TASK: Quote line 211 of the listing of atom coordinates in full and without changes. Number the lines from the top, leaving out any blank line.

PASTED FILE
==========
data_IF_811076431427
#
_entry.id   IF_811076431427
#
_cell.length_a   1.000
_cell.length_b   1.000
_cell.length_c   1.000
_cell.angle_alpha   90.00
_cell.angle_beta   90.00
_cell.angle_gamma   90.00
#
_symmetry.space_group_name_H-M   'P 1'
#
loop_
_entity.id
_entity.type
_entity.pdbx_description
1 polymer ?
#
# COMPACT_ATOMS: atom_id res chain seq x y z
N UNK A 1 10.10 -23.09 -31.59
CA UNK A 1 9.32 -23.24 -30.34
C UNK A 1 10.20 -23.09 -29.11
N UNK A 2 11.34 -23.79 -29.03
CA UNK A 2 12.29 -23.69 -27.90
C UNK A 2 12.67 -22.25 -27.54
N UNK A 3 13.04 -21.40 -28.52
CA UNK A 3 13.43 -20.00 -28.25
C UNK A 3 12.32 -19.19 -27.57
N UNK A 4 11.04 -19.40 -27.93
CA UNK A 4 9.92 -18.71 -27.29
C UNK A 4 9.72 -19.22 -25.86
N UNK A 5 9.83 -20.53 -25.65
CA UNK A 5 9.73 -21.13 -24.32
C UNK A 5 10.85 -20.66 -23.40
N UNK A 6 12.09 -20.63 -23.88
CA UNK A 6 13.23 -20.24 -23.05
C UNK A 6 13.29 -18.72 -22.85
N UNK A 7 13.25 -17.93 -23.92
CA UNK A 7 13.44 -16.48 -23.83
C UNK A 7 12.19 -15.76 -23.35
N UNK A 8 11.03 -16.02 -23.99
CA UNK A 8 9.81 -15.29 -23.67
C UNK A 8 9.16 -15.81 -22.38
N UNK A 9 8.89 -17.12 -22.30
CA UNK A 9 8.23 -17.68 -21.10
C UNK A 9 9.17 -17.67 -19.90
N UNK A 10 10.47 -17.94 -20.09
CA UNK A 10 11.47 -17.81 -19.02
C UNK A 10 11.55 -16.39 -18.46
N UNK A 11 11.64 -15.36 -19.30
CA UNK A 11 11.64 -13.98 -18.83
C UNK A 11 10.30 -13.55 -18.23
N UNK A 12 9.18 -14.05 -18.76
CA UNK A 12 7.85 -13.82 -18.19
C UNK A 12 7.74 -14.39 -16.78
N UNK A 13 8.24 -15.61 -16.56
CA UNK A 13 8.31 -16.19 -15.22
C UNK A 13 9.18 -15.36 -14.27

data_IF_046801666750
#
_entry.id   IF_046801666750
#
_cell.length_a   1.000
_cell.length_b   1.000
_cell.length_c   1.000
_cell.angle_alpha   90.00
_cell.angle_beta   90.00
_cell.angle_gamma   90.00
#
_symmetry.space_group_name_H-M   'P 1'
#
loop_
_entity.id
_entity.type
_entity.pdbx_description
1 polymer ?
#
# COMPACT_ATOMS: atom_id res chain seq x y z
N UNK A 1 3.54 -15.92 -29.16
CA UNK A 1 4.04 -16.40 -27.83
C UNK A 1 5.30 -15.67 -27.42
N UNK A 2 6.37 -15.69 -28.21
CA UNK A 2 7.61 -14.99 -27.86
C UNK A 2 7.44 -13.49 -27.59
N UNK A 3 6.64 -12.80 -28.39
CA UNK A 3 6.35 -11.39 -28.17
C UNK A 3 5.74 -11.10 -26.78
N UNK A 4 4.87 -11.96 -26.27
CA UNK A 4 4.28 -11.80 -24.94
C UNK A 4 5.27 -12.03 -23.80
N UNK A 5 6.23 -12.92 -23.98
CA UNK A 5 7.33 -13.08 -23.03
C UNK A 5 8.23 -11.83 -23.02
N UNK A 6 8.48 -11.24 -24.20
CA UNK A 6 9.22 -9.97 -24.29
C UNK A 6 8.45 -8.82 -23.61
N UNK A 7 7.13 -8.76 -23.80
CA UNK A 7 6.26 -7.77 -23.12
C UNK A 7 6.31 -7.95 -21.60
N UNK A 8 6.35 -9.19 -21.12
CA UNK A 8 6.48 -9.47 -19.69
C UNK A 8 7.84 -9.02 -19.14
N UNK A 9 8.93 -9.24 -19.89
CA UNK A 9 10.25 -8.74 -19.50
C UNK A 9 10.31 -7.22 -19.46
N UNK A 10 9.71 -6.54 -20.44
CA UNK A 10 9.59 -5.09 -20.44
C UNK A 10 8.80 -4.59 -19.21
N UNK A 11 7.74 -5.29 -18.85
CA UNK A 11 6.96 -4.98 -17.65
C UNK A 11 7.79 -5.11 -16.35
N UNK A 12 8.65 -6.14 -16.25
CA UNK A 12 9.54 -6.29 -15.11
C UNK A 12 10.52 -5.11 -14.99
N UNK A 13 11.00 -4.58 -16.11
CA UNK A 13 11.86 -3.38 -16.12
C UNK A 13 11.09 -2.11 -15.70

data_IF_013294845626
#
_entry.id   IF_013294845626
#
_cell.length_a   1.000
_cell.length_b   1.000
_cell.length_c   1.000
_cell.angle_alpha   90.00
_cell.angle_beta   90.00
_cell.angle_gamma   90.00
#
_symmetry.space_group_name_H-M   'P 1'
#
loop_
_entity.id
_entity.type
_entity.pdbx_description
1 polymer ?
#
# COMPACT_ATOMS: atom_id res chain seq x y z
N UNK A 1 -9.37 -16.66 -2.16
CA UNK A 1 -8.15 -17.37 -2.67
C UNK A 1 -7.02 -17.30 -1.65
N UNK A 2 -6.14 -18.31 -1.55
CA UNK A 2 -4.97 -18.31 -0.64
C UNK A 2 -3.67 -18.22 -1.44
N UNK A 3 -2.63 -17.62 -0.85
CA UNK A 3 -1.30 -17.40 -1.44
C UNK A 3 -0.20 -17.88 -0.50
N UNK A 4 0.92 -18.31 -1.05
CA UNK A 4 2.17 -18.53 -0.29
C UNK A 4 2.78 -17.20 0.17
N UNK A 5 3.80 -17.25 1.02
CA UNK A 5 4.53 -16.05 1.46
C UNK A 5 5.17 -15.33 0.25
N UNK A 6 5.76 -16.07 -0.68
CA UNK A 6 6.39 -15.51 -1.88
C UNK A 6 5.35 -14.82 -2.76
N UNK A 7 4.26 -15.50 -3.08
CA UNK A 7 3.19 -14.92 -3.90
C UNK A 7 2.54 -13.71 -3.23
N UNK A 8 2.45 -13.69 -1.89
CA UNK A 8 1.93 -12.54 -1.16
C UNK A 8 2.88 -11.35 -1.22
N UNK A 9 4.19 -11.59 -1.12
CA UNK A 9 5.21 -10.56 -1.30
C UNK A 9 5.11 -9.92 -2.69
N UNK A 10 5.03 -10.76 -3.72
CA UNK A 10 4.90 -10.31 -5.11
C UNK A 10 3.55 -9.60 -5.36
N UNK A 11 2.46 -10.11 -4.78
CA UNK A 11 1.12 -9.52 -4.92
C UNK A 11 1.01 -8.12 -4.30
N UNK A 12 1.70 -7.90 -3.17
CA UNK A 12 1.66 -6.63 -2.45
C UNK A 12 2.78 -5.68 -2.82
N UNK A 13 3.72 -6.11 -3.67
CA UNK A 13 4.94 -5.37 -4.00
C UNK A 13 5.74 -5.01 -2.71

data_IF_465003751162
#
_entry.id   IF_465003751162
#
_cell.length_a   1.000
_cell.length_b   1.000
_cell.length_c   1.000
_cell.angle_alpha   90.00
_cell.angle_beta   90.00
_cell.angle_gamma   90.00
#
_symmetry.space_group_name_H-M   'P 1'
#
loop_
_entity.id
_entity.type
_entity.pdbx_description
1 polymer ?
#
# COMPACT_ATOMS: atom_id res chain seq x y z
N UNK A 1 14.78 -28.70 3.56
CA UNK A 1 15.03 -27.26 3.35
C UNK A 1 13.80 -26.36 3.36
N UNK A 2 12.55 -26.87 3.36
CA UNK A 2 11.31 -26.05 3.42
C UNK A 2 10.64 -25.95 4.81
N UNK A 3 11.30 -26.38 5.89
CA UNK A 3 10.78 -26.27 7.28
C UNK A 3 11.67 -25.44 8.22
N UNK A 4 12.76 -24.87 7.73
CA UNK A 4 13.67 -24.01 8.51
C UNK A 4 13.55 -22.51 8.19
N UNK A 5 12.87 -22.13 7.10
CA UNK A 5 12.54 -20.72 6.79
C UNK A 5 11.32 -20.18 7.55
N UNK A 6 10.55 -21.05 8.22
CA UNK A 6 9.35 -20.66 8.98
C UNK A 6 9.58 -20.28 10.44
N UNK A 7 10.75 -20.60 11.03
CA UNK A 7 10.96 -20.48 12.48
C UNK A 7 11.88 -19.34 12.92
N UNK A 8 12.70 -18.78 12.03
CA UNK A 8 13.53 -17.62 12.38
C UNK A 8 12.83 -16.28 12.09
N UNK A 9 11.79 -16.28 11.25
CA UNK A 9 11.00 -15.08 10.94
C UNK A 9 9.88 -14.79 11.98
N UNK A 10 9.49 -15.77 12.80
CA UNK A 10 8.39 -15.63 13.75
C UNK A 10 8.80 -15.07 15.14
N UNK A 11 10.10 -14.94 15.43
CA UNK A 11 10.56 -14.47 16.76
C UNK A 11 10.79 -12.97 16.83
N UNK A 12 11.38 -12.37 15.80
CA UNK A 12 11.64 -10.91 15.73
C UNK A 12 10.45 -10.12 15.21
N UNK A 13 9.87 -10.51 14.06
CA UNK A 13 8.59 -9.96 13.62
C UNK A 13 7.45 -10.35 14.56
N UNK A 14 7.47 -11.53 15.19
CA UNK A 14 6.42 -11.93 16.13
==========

CA UNK A 5 12.54 -20.72 6.79